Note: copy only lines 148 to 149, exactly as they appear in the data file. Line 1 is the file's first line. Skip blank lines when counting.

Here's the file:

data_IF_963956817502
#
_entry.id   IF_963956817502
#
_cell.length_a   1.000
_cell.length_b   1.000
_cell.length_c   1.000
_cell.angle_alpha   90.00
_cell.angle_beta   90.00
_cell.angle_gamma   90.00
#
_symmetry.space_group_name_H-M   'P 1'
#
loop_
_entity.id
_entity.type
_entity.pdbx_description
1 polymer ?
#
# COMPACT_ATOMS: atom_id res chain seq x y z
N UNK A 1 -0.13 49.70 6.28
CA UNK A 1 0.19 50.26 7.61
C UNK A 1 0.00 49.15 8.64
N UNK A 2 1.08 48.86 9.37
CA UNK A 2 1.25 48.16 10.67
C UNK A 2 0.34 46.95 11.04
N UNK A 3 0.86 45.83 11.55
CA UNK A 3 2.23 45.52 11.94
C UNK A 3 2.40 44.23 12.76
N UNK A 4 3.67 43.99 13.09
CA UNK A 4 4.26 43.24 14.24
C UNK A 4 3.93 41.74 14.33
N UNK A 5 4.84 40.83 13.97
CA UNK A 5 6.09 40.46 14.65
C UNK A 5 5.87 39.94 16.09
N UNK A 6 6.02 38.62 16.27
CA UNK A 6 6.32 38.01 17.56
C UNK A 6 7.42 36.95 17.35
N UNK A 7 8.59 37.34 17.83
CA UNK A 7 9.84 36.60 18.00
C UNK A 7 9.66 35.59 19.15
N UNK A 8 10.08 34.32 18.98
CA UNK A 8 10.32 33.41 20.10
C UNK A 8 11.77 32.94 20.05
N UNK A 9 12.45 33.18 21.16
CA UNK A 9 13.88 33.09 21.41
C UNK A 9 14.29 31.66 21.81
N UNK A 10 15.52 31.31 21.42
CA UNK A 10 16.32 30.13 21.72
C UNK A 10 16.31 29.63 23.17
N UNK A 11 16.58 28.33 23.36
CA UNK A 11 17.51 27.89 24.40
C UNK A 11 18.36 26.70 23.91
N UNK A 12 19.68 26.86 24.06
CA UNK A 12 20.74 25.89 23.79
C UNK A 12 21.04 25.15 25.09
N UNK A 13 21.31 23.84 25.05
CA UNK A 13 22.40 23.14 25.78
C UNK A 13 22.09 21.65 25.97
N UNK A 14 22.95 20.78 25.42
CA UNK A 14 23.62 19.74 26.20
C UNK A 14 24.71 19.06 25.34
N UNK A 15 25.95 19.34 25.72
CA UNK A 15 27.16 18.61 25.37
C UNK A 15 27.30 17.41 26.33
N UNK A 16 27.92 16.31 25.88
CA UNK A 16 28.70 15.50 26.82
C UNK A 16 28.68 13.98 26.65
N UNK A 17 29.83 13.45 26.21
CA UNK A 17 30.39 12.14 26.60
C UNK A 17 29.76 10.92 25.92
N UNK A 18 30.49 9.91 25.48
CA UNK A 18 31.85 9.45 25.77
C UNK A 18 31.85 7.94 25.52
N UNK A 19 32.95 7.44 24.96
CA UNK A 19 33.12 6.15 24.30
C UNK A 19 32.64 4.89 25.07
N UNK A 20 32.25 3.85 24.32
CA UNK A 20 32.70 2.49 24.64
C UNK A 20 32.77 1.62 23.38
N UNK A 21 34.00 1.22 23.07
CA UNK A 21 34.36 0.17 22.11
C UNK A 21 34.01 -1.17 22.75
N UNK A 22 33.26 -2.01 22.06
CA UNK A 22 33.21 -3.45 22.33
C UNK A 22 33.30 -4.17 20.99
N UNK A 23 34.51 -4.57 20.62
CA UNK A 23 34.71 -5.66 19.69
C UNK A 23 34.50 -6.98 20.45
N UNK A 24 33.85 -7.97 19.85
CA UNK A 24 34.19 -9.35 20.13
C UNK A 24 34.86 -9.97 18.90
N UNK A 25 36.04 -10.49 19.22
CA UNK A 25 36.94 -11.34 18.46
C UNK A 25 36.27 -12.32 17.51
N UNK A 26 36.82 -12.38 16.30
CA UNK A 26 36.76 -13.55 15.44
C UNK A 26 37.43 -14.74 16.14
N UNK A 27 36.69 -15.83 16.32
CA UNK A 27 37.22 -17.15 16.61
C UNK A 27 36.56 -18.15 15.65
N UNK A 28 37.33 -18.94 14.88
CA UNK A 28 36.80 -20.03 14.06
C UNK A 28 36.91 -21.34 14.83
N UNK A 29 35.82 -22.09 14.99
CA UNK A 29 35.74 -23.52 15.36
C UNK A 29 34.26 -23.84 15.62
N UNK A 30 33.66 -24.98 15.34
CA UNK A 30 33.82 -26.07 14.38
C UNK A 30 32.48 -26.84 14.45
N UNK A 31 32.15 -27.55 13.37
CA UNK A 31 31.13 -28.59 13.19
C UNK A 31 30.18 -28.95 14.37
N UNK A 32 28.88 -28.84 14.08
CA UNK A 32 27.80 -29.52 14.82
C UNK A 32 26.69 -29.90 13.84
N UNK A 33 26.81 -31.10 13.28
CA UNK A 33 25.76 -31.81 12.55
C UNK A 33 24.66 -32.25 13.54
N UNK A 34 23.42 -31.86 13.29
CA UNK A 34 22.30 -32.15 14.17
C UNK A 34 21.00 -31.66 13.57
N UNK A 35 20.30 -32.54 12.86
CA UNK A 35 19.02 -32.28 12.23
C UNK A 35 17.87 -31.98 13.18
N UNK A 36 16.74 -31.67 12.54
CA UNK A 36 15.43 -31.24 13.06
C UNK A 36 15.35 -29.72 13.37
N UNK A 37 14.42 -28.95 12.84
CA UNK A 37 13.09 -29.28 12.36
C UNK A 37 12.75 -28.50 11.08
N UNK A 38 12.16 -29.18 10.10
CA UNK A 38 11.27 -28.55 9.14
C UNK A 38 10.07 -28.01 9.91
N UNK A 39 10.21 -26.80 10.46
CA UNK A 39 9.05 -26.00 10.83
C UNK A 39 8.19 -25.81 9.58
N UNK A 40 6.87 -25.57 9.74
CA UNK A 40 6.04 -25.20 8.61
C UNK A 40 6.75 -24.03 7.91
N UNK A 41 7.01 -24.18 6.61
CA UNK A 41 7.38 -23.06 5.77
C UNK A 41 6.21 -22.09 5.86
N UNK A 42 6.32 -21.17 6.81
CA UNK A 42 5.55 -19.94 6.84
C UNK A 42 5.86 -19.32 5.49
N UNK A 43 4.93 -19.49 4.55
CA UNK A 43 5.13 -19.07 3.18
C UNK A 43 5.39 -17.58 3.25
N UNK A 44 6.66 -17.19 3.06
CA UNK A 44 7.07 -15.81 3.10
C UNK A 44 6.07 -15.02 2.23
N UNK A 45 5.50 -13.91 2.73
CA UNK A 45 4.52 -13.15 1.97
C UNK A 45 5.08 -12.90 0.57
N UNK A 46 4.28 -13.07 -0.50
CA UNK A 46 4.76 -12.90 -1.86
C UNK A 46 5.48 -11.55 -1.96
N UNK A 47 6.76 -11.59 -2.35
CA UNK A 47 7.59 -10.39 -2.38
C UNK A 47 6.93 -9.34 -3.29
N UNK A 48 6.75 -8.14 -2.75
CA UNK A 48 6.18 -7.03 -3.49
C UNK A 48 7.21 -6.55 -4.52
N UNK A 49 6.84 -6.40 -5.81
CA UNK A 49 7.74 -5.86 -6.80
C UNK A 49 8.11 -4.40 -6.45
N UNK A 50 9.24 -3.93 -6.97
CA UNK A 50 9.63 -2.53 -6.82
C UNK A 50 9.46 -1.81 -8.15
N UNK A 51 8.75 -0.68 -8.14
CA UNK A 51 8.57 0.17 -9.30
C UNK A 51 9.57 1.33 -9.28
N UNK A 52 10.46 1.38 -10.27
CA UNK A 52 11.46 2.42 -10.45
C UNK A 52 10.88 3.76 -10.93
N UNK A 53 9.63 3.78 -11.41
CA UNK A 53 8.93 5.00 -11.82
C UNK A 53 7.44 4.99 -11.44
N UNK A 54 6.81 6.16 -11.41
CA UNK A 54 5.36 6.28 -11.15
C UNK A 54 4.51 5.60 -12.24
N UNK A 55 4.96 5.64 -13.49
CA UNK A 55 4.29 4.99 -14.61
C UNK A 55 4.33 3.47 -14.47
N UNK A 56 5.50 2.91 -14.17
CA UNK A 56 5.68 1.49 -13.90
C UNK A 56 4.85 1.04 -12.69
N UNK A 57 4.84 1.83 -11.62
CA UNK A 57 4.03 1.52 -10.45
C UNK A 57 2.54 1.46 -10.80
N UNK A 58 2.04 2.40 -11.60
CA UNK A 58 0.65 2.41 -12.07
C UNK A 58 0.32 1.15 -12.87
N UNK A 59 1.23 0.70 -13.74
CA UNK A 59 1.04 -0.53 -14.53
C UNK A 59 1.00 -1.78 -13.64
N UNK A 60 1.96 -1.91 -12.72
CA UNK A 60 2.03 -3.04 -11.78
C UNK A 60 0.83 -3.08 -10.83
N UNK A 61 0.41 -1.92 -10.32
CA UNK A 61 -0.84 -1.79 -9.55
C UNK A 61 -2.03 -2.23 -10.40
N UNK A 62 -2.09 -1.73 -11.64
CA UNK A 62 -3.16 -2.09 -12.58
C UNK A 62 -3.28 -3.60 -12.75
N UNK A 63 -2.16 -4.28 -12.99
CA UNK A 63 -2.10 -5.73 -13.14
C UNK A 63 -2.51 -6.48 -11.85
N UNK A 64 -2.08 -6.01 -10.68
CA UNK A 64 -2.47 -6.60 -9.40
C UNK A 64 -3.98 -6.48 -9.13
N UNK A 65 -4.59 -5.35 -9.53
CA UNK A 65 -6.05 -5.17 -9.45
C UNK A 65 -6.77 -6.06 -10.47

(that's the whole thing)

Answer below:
CA UNK A 43 5.13 -19.07 3.18
C UNK A 43 5.39 -17.58 3.25